UK is in Brexit vote lull before economic storm, warns Alistair Darling

Former chancellor Lord Darling has warned the public has been “lulled into a false sense of security” and warned the Brexit vote will batter the UK economy.

He told Sky News’ All Out Politics programme the plummeting pound and decisions taken by businesses in the wake of the EU referendum vote would be felt in a year.

He said he stood by his forecasts made during the campaign, which were dismissed by Brexiteers as “project fear”, that significant measures would need to be taken by the Chancellor to prepare for economic damage.

And he warned it was “critical” that the UK remained in the single market and customs union because a hard Brexit would be a “hell of a risk”.

Speaking to Sky’s Adam Boulton, Lord Darling said: “Whenever something dramatic happens to the economy there is always a lag before the full effect is felt.

“At the moment because nothing has happened, other than, of course, the pound has plummeted, people have lulled themselves into a false sense of security.

“The consequences of us leaving and the consequences of decisions being made by firms now will take some time to feed through and I stand by what I said.”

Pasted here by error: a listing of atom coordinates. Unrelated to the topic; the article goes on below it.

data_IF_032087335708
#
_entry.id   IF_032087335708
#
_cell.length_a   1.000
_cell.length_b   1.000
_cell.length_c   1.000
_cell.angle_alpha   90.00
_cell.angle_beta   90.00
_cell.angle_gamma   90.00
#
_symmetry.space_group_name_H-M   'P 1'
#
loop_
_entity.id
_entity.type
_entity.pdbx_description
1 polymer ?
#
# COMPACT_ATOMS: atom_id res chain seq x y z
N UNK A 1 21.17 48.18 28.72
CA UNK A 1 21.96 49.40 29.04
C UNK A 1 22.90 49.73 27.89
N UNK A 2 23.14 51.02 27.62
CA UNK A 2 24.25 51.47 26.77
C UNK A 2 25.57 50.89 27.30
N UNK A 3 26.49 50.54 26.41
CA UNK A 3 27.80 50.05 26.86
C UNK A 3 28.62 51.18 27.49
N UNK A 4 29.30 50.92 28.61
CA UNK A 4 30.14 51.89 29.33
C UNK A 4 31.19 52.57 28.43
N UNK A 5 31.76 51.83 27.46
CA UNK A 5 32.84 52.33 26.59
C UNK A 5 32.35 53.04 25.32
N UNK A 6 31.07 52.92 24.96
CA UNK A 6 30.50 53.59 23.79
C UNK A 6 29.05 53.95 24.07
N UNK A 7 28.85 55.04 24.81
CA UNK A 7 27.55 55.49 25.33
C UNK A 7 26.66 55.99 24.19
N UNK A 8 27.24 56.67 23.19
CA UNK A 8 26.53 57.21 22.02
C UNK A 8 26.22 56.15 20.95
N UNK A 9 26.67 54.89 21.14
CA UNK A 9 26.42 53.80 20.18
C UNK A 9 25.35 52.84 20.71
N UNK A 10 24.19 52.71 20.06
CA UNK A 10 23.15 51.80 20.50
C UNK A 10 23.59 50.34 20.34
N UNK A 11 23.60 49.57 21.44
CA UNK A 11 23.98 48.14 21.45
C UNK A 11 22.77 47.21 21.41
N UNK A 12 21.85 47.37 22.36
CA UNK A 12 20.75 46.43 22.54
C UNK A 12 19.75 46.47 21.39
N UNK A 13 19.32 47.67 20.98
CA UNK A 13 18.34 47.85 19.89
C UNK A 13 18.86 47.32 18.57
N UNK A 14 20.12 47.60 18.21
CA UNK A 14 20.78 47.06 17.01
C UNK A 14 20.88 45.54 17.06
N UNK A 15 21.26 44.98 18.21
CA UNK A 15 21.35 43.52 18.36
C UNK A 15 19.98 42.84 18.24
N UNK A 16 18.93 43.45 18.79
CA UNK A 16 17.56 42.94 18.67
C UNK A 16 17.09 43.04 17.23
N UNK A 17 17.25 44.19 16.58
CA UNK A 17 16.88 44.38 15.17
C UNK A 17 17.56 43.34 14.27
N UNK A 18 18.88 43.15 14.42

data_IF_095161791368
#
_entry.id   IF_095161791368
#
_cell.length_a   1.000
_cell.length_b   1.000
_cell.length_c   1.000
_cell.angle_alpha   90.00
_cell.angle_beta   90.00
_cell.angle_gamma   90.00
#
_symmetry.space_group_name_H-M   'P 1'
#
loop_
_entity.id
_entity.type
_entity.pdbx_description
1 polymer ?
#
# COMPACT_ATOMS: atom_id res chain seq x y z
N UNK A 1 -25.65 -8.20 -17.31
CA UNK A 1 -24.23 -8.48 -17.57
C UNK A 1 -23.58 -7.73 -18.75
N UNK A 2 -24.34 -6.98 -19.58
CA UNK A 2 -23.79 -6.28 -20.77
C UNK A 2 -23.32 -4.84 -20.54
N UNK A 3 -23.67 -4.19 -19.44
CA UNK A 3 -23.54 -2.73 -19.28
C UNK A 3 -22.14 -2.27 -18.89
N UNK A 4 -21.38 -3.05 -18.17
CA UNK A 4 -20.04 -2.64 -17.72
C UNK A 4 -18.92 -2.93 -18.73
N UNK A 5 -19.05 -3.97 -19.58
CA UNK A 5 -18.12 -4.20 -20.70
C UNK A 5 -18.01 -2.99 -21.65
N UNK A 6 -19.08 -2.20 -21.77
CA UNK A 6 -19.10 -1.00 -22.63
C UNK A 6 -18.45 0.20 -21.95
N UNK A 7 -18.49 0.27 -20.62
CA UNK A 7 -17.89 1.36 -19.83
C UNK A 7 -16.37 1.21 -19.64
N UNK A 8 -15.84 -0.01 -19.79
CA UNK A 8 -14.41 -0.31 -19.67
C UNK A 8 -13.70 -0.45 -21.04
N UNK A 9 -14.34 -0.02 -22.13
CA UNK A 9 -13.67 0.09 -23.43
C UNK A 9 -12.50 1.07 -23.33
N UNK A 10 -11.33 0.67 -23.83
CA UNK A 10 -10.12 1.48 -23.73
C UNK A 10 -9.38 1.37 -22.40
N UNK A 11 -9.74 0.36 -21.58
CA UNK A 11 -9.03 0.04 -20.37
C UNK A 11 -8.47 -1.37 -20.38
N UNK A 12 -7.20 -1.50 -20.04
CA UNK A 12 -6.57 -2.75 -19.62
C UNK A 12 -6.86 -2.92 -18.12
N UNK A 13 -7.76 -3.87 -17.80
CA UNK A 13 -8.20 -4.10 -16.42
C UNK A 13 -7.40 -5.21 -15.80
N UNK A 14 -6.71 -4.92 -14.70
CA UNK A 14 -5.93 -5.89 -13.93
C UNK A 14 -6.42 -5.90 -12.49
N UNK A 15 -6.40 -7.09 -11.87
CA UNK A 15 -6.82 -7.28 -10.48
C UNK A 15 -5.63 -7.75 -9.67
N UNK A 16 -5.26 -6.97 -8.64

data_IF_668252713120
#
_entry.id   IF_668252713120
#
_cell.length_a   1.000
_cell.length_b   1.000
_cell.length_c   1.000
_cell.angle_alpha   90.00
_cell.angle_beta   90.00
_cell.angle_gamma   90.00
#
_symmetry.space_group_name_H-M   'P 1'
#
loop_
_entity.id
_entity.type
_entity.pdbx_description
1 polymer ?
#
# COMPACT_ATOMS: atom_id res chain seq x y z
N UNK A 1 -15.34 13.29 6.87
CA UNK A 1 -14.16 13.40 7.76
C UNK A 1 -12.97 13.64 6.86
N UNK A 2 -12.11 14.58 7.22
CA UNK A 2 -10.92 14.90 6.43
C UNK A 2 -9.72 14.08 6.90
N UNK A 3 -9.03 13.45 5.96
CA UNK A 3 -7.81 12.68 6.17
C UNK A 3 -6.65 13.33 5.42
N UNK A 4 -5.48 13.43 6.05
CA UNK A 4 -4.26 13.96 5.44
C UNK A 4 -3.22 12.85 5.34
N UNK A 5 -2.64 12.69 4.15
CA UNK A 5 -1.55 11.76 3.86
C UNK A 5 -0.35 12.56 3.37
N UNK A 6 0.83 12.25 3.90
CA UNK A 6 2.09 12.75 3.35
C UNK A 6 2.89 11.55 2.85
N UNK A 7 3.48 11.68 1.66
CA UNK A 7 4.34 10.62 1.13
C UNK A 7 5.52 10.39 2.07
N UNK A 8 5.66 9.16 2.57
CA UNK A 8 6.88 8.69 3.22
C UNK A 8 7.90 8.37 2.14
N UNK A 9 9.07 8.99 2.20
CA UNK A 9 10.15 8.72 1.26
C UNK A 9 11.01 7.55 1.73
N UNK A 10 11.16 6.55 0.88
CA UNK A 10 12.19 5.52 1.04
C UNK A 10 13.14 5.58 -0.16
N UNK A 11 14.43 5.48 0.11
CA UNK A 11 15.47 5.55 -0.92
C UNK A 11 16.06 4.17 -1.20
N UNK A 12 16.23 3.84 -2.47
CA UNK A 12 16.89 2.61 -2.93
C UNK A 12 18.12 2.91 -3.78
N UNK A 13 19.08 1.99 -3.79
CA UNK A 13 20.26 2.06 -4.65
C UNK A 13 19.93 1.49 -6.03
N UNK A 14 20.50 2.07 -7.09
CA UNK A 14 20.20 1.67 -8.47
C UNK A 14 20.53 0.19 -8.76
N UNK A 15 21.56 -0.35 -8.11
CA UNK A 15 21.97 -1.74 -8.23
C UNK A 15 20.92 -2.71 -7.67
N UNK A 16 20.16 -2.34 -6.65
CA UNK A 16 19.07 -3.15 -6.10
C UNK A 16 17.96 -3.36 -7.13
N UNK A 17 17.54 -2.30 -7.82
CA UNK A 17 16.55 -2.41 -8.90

Lord Darling added Chancellor Philip Hammond would have to make a judgement on what to expect from the economy in his Autumn Statement on 23 November.

During the EU referendum campaign, Lord Darling stood alongside George Osborne to prophesy tax rises and spending cuts – including £2.5bn from the NHS – in a post-Brexit emergency budget, quickly dubbed the “punishment budget”. In the event it has yet to materialise.

However, he told Sky that since June nothing had really happened and there had been no big decisions, however, he warned the pound had dropped and the effects would be felt next year

His comments come as Mr Hammond made clear to Cabinet colleagues he will adopt a flexible fiscal framework allowing him “headroom” to react to a Brexit impact on the economy.

It means holding back so if the economy starts to tank the Government will have enough in reserve to start increasing spending and cutting taxes.

At Tuesday’s Cabinet meeting, Mr Hammond made it clear “we face an unprecedented level of uncertainty”, according to The Financial Times.

The Labour peer, who was in charge of the purse strings when the recession started, also warned it was now time for Prime Minister Theresa May to be clear about what she wanted from Brexit.

He said she and Mr Hammond had hinted at wanting to stay in the single market and customs union for certain industries, namely automotive and financial services, but argued “we need to know where the Government stands”.

He added: “To fall back on the World Trade Organisation regime where you have got to get 160 countries to agree with you – that’s taking a hell of a risk.

“I firmly believe that being members of the single market and the customs union, so we don’t have the hassle of goods being stopped at the border, is absolutely critical for British industry.”

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